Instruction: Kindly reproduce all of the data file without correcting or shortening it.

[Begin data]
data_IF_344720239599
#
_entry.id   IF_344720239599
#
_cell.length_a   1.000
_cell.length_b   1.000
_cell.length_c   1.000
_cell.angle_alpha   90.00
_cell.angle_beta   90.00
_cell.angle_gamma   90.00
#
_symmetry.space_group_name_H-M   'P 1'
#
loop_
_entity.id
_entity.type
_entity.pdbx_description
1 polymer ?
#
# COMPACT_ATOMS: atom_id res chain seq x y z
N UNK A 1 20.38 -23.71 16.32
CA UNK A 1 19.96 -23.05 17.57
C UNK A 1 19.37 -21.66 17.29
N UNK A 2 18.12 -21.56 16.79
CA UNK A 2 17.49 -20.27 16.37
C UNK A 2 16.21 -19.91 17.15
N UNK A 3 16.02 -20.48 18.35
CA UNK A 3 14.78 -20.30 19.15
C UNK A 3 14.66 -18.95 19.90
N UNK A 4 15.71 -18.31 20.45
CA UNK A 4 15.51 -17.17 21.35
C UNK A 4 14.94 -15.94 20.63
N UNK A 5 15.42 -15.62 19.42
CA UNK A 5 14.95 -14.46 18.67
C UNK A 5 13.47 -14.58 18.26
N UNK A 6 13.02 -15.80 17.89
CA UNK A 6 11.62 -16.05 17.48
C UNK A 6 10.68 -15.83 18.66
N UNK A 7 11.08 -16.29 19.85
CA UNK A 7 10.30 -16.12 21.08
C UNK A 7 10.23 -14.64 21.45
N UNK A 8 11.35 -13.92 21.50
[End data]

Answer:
data_IF_344720239599
#
_entry.id   IF_344720239599
#
_cell.length_a   1.000
_cell.length_b   1.000
_cell.length_c   1.000
_cell.angle_alpha   90.00
_cell.angle_beta   90.00
_cell.angle_gamma   90.00
#
_symmetry.space_group_name_H-M   'P 1'
#
loop_
_entity.id
_entity.type
_entity.pdbx_description
1 polymer ?
#
# COMPACT_ATOMS: atom_id res chain seq x y z
N UNK A 1 20.38 -23.71 16.32
CA UNK A 1 19.96 -23.05 17.57
C UNK A 1 19.37 -21.66 17.29
N UNK A 2 18.12 -21.56 16.79
CA UNK A 2 17.49 -20.27 16.37
C UNK A 2 16.21 -19.91 17.15
N UNK A 3 16.02 -20.48 18.35
CA UNK A 3 14.78 -20.30 19.15
C UNK A 3 14.66 -18.95 19.90
N UNK A 4 15.71 -18.31 20.45
CA UNK A 4 15.51 -17.17 21.35
C UNK A 4 14.94 -15.94 20.63
N UNK A 5 15.42 -15.62 19.42
CA UNK A 5 14.95 -14.46 18.67
C UNK A 5 13.47 -14.58 18.26
N UNK A 6 13.02 -15.80 17.89
CA UNK A 6 11.62 -16.05 17.48
C UNK A 6 10.68 -15.83 18.66
N UNK A 7 11.08 -16.29 19.85
CA UNK A 7 10.30 -16.12 21.08
C UNK A 7 10.23 -14.64 21.45
N UNK A 8 11.35 -13.92 21.50